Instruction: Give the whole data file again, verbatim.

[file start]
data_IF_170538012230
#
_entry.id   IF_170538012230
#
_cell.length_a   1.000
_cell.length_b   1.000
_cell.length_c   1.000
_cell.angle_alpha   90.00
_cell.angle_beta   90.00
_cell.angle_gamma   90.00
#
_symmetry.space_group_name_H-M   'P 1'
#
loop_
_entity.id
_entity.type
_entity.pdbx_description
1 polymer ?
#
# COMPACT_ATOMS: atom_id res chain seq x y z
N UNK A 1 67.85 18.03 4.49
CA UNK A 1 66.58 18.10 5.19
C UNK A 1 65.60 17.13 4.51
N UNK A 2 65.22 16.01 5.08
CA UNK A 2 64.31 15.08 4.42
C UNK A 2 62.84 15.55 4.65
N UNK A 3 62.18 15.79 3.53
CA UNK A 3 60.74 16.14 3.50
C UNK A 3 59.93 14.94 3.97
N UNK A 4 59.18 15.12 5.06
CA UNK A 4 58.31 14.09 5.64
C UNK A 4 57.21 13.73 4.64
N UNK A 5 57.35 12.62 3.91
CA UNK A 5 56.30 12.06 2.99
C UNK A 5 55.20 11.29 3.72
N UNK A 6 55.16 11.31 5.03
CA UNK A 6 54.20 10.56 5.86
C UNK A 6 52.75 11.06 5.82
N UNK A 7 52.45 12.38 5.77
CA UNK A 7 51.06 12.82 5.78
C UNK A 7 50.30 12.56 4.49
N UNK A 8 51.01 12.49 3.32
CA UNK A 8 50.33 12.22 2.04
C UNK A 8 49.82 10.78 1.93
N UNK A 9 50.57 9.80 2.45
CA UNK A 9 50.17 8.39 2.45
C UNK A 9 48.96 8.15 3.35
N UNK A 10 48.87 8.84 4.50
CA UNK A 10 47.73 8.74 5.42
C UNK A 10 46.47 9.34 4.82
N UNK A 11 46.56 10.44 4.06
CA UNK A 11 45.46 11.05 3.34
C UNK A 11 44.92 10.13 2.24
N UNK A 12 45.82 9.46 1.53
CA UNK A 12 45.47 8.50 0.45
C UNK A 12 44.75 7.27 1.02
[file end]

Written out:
data_IF_170538012230
#
_entry.id   IF_170538012230
#
_cell.length_a   1.000
_cell.length_b   1.000
_cell.length_c   1.000
_cell.angle_alpha   90.00
_cell.angle_beta   90.00
_cell.angle_gamma   90.00
#
_symmetry.space_group_name_H-M   'P 1'
#
loop_
_entity.id
_entity.type
_entity.pdbx_description
1 polymer ?
#
# COMPACT_ATOMS: atom_id res chain seq x y z
N UNK A 1 67.85 18.03 4.49
CA UNK A 1 66.58 18.10 5.19
C UNK A 1 65.60 17.13 4.51
N UNK A 2 65.22 16.01 5.08
CA UNK A 2 64.31 15.08 4.42
C UNK A 2 62.84 15.55 4.65
N UNK A 3 62.18 15.79 3.53
CA UNK A 3 60.74 16.14 3.50
C UNK A 3 59.93 14.94 3.97
N UNK A 4 59.18 15.12 5.06
CA UNK A 4 58.31 14.09 5.64
C UNK A 4 57.21 13.73 4.64
N UNK A 5 57.35 12.62 3.91
CA UNK A 5 56.30 12.06 2.99
C UNK A 5 55.20 11.29 3.72
N UNK A 6 55.16 11.31 5.03
CA UNK A 6 54.20 10.56 5.86
C UNK A 6 52.75 11.06 5.82
N UNK A 7 52.45 12.38 5.77
CA UNK A 7 51.06 12.82 5.78
C UNK A 7 50.30 12.56 4.49
N UNK A 8 51.01 12.49 3.32
CA UNK A 8 50.33 12.22 2.04
C UNK A 8 49.82 10.78 1.93
N UNK A 9 50.57 9.80 2.45
CA UNK A 9 50.17 8.39 2.45
C UNK A 9 48.96 8.15 3.35
N UNK A 10 48.87 8.84 4.50
CA UNK A 10 47.73 8.74 5.42
C UNK A 10 46.47 9.34 4.82
N UNK A 11 46.56 10.44 4.06
CA UNK A 11 45.46 11.05 3.34
C UNK A 11 44.92 10.13 2.24
N UNK A 12 45.82 9.46 1.53
CA UNK A 12 45.47 8.50 0.45
C UNK A 12 44.75 7.27 1.02